Is D.C. Ready for Electric Vehicles?
If DC is going to be ready for the arrival of electric cars later this year, it's going to have to begin installing more public charging stations, like this one in Oregon, soon.  Photo: Todd Mecklem, flickr.

If D.C. is going to be ready for the arrival of electric cars later this year, it's going to have to begin installing more public charging stations, like this one in Oregon. Photo: Todd Mecklem, flickr.

They’ve been all over the news lately – the Chevrolet Volt, the Nissan Leaf, the Tesla Roadster. And they’re coming soon: Electric vehicles are expected to hit the streets late this year. If they make the splash automakers and sustainable transport advocates hope they will, they could change our world. Nissan’s President and CEO predicts that 10% of cars sold by 2020 will be electric vehicles, and 56,000 Americans have already pre-ordered the Leaf.

The success or failure of electric cars does not depend solely on working out the kinks with the cars themselves.  Cities will play a major role in determining how far this technology goes. The municipal level is where two critical issues will be resolved: 1) the reinforcement of the local electric grid and, 2) the development of charging infrastructure. Without effective action on these fronts, electric cars will be basically unusable.

These issues are particularly pressing in D.C. Our hometown is one of the three initial launch markets for the Chevy Volt, which will be cruising down Pennsylvania Avenue by November or December. How electric vehicles are received in Washington, which is not only a test market but also the place where they’ll be experienced by our country’s decision makers, will set the stage for their reception all over the country.

Unfortunately, it doesn’t seem like much is happening in Washington at this time.  The D.C. government has talked about charging stations, but is  waiting for more information from the private sector after issuing a request for information, whose deadline was in February.

Pepco has unveiled two charging stations in its own garage and will open eight more across its service areas in D.C., Maryland, Delaware and southern New Jersey later this year.  Smart meters and smart grid technologies will be incorporated into the stations to collect information about energy consumption. The company also purchased 10 Volts that will be driven by employees as part of a two-year demonstration project to assess the impact of these vehicles on the electric system.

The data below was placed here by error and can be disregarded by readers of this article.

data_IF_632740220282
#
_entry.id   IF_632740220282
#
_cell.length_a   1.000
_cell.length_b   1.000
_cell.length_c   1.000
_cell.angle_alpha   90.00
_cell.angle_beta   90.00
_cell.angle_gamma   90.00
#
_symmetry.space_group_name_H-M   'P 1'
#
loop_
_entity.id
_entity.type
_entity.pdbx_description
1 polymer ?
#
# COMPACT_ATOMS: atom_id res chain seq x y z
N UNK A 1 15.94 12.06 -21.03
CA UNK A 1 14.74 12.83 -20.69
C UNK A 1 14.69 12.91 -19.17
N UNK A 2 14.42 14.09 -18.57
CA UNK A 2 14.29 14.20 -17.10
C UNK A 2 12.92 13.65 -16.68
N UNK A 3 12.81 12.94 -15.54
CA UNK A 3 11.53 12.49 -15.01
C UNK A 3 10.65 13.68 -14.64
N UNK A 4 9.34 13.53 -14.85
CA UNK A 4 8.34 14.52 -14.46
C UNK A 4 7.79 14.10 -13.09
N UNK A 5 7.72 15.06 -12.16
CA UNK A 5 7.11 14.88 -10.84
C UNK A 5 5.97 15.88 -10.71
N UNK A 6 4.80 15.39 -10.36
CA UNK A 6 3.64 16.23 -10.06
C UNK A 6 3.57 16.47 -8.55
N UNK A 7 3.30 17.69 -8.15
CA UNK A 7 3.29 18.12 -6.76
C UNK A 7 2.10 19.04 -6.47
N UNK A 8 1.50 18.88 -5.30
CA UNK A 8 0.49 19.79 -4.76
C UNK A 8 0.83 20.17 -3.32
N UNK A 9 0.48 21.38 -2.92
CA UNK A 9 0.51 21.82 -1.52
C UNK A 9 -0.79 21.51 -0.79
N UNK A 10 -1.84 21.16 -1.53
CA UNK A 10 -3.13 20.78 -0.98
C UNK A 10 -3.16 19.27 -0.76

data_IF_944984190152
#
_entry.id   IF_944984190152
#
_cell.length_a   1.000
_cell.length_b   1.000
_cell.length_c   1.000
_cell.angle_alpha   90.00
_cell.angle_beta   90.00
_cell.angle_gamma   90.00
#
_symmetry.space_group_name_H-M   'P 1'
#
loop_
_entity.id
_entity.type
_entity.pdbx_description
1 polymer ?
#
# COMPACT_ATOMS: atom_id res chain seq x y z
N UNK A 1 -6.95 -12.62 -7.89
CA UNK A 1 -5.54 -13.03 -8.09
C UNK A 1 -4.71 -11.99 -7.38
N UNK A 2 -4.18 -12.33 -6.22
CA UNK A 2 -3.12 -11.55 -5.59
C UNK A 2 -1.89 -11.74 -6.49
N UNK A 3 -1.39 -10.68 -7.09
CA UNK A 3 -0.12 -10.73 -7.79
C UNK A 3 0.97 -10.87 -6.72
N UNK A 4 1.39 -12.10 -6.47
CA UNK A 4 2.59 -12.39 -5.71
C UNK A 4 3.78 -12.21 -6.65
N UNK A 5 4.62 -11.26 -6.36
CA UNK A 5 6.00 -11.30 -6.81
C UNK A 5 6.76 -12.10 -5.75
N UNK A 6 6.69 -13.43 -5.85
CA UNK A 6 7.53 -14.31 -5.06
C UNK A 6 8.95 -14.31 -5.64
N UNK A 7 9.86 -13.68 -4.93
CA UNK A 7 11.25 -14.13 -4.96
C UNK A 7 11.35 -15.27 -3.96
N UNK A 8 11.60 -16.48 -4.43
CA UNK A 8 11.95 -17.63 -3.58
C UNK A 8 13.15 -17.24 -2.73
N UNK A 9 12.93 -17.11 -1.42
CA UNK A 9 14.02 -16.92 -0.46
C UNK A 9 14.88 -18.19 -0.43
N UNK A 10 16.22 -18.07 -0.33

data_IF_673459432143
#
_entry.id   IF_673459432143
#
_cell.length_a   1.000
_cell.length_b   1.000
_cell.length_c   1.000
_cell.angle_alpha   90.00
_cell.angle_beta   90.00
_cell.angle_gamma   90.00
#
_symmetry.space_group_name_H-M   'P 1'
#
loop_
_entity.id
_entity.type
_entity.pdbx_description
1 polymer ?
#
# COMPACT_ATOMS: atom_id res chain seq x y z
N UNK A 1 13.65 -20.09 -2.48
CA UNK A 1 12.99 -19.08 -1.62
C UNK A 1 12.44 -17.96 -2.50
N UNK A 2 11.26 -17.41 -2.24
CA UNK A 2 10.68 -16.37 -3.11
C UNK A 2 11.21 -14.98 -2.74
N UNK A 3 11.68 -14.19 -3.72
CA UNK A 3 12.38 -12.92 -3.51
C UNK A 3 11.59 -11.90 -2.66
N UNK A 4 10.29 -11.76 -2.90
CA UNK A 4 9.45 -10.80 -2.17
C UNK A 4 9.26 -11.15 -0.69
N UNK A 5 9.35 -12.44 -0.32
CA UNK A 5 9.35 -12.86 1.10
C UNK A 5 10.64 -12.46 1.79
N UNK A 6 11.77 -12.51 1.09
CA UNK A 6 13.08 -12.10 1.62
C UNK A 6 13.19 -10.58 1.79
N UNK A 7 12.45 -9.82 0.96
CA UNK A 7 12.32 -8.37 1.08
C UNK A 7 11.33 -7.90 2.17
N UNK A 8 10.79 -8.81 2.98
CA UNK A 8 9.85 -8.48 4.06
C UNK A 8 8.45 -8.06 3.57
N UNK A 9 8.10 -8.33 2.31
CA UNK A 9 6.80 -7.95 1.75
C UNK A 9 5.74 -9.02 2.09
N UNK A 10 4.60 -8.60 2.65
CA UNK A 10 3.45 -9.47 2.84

Additionally, a few private businesses have purchased charging stations for installation in their parking garages this summer.

It’s a positive sign that the D.C. government and its partners are taking at least some action, and it’s important to collect information.  However, in comparison to the progress being made by other city governments, these steps seem to fall short of what’s needed, and are moving very slowly considering electric vehicles will be hitting our streets in as little as eight months.

For instance, Seattle, one of the test markets for the Nissan Leaf, plans to install 2,500 public charging stations this year and is working with utilities to find optimum locations. San Francisco hopes to have 60 charging stations installed in public garages by year end, with a thousand more available across the Bay Area in 2011.

General Motors Corp. believes that most Volt owners will charge their vehicles at home or at the workplace, and some cities are exploring how to streamline the bureaucracy owners will need to work through to install private charging stations. For example, San Francisco is revising building codes to require that new structures be wired for car chargers.

Officials in other cities are also tackling concerns about the overloading of the electrical grid that could come with large-scale adoption of electric vehicle technologies. With a single car consuming three times as much electricity as a typical home, there could be a danger of neighborhood blackouts. In response to this worry, Pacific Gas and Electric executives are preparing “heat maps” of neighborhoods that they fear may overload the power grid with their widespread use of electric cars. The utility is also leading a large-scale “smart charging” pilot project later this year where it will connect 200 cars to special charging stations that let utilities control the electrical demand at any given moment.

Additionally, some utilities are taking action to educate consumers about how and when to charge their electric vehicle.

Perhaps spurred on by all of this action, companies in other cities are investing in electric vehicle technology, as well. The Adobe headquarters in San Jose has a dozen charging stations in the parking garage and 18 more coming this year, and the parking lot of Google headquarters already has 100 charging stations.

With so much riding on the effective implementation of electric vehicle infrastructure, the D.C. government should begin implementation soon, perhaps in partnership with  Maryland’s new Electric Vehicle Infrastructure Program.

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